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Multiple Sclerosis International Federation

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Last Updated: 18 January 2022

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Multiple Sclerosis International Federation

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There are now 2. 8 million people worldwide who have multiple sclerosis, according to most extensive global study to date. MS International Federation's most accurate estimate yet shows that there are at least 1 in 3 000 people living with disease. However, in countries with highest prevalence, this rises to as many as 1 in every 300 people. Atlas Of MS Reveals That Number Of People Living With MS Has Increased In Every World Region Since 2013. Although better counting methods, more accurate diagnosis rates and population growth are just some of factors behind rise, increased risk of developing MS cannot be ruled out. Neurological condition, which touch at least twice as many women as men, affects brain and spinal cord. Symptoms vary widely from person to person, but can include blurred tingling sensations, dizziness and fatigue. 85 percentage of people are initially diagnosed relapsing remitting MS where they experience periods of relapse and remission, whereas 12 percentage are initially diagnosed with progressive MS. Remaining 3 Percentage Are Given Unknown Disease Course At Initial Diagnosis. For everyone with condition, MS life unpredictable. Currently, every five minutes, someone, somewhere in world is diagnosed with MS. Typically, MS is diagnosed in people's 20s and 30s, but it can occur at any age, with global average age of diagnosis being 32 years. As this is age when people might be finding long-term partner, having children, and forging careers, it is important that support mechanisms are available to enable people to live lives they want. Despite common misconceptions though, MS is not condition of adults. Global Study Reveals That There Are At Least 30 000 Under-18s Living With MS. MS International Federation Calls For Stronger Awareness That Children And Young People Can Also Develop MS And Better Data Collection On Pediatric Cases Of MS. Although this is most extensive worldwide study that maps and counts MS, there are still big gaps in global evidence. MS International Federation calls on governments, health professionals, patient organisations and others to improve collection of data on MS. Only by doing this will true global burden of MS be visible.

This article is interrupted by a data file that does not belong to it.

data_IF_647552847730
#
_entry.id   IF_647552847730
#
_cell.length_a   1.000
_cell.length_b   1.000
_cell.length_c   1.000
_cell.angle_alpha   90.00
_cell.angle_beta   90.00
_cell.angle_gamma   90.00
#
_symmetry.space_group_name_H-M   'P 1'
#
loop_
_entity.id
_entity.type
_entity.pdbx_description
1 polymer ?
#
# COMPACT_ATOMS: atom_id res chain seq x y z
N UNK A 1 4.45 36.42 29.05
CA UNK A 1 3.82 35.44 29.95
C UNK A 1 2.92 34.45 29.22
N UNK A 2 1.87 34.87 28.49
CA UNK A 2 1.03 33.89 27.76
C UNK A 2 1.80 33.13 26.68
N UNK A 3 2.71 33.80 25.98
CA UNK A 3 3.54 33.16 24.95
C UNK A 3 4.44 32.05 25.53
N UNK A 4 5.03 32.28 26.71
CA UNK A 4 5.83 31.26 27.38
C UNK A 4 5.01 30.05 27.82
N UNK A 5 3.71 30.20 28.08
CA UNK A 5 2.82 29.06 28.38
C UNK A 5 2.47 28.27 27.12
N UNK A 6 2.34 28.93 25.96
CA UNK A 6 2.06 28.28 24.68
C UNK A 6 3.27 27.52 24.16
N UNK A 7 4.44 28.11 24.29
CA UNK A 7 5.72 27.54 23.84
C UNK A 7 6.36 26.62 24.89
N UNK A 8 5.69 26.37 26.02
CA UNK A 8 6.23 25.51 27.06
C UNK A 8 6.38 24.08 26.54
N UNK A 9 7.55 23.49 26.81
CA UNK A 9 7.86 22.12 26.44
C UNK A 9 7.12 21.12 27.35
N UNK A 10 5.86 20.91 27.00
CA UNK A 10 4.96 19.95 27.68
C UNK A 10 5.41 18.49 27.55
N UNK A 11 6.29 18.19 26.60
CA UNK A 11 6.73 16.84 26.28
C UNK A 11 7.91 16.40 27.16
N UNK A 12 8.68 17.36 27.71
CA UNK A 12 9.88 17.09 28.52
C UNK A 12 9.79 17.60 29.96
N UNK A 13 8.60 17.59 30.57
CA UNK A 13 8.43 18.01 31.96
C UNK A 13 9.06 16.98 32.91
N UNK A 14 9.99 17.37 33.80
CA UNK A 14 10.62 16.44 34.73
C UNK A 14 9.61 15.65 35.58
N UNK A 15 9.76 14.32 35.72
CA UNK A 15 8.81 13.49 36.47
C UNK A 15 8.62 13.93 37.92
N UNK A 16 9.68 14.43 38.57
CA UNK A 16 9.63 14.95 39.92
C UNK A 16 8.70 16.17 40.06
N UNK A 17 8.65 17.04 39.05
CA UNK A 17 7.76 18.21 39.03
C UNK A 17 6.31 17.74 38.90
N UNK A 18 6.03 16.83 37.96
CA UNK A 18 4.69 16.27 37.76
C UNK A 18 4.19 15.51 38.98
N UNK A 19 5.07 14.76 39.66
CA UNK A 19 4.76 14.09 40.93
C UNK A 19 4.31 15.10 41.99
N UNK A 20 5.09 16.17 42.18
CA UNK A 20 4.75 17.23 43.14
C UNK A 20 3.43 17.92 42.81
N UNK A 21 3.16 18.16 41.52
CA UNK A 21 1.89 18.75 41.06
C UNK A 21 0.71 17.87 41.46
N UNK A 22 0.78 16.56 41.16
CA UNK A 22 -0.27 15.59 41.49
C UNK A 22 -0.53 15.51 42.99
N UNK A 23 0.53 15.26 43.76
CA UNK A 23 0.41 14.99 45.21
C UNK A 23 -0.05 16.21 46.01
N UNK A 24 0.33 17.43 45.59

* Please keep in mind that all text is machine-generated, we do not bear any responsibility, and you should always get advice from professionals before taking any actions.

* Please keep in mind that all text is machine-generated, we do not bear any responsibility, and you should always get advice from professionals before taking any actions

MS International Federation (MSIF)

MSIF brings together work of MS organisations to help people affected by MS around world. They: work to strengthen those organisations countries where there is little support for people with MS; campaign for increased awareness of disease, provide information to our members; and support international research into better treatments and ways to manage disease. In 2017 50 anniversary of MSIF movement, MSIF launched new five year strategy. Within this new strategy, they are working towards five strategic aims: better scientific understanding leading to new ways to treat, prevent and stop MS, Improved Access to effective treatments and health care Access to accurate and trustworthy information resources to make informed decisions to live well with MS Positive changes in policies and practices. Attitudes and behaviours that are obstacles to living well with MS stronger, broader MSIF movement made up of effective MS organisations, engage and strategic international collaborations